Sean Phan’s amazing 3-D nail art.
Phan came to the U.S. in 1992 and went to cosmetology school after high school. Since then, he’s been a school instructor, a Texas state board inspector, and has owned a few nail salons before becoming an educator for Odyssey.
Phan answers many questions in the chat below, including his work as an artist, problems he's faced as a male technician in a female-dominated industry, ways to speed up your acrylic process, and the “stigma” of Asian salons.
Phan’s segment starts at 26:19.
Elliott asks about the controversial topic on the stigma, or stereotype of going to an Asian salon. Phan responds with some of the common cultural obstacles that first-generation Vietnamese salons face that drive their prices down, including keeping secrets and the language barrier, which goes hand in hand.
“We keep secrets,” Phan says of the general mindset of salons, and relates keeping secrets to low-pricing. Some nail techs don’t like to share with each other the way Phan openly shares with his coworkers, so these salons get suck in their habits, lowering prices to compete instead of learning, growing, and proudly raising prices for their continued education and current trends. If prices are low, techs must work harder and faster to make a living wage. “Equipment and products keep going up and our prices keep going down,” he adds.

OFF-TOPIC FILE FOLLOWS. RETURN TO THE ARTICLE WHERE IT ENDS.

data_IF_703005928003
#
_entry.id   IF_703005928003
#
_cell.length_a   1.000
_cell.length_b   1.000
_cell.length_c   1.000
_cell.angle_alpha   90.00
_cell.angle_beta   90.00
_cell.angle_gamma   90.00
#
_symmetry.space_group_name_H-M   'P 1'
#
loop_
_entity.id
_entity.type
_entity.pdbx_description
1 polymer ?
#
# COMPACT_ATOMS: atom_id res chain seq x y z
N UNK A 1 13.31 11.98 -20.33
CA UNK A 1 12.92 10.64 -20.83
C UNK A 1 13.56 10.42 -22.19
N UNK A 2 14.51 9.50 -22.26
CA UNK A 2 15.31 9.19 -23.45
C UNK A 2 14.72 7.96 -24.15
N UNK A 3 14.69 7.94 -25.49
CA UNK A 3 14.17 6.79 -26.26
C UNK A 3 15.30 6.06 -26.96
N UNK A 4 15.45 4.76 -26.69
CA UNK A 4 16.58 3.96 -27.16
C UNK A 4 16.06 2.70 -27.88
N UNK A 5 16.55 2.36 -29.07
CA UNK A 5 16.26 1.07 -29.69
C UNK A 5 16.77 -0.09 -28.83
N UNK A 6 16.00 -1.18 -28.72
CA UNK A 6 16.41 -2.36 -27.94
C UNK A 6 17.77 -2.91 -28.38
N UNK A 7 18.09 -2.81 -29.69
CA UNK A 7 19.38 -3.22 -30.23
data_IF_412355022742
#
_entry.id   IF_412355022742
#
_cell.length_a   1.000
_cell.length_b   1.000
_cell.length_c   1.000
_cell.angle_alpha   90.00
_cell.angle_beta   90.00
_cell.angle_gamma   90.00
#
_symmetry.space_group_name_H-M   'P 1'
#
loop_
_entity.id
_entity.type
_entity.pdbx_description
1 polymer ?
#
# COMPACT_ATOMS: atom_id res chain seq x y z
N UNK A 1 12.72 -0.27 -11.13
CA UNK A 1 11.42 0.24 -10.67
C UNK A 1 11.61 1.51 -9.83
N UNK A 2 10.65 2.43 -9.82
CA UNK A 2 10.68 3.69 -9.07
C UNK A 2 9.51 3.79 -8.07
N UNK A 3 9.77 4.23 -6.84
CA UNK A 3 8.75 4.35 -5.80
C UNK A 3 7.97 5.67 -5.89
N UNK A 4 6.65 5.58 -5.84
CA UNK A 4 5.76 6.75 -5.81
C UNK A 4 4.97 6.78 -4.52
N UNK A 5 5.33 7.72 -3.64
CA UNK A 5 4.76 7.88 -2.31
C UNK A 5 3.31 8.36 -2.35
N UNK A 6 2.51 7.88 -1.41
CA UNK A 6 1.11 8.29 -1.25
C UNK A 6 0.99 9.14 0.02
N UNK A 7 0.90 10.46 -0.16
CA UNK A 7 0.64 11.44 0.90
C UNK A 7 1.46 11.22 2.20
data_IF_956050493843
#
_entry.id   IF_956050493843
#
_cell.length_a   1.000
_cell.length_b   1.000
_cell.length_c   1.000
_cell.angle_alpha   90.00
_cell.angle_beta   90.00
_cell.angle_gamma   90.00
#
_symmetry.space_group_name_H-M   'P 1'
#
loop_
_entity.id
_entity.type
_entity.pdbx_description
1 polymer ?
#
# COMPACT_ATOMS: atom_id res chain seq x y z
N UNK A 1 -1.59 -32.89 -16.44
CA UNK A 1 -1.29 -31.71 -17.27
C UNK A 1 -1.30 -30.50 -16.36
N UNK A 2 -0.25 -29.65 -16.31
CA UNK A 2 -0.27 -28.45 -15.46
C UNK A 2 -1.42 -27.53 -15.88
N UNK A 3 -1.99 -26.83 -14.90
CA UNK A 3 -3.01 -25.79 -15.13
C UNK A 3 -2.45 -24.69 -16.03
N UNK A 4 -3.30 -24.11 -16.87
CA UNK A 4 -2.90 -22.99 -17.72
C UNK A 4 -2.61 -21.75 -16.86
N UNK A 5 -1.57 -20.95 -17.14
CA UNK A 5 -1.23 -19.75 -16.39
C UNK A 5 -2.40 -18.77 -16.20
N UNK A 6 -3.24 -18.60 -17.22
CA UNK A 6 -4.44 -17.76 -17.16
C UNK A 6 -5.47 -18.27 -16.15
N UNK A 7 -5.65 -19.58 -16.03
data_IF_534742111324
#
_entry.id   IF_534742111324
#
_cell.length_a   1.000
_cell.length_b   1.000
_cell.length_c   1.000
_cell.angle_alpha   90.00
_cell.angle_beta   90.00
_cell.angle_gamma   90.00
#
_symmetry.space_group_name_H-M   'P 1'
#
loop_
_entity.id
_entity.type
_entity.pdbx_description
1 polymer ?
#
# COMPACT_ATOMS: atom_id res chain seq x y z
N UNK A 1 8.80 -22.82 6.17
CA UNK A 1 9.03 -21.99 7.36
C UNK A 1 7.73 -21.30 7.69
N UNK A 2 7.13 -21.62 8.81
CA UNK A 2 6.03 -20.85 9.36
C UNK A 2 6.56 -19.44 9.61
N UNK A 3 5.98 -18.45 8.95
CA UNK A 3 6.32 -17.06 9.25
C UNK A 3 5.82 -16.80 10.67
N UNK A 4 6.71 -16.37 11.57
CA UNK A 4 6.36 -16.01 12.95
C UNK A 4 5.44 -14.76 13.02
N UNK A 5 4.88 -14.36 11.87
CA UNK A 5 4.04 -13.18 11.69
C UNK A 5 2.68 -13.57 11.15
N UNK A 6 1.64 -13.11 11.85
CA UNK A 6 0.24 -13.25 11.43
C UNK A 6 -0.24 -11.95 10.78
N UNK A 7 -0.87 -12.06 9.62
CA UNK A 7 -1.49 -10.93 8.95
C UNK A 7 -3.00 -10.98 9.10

Two more of Phan's fantasy designs.
For these salons, Phan shares an important message, "Please, keep up with new techniques and use the best products for your salon and show them what you’ve learned and what you’ve been doing for your customers. You should get paid what you deserve to get paid.”
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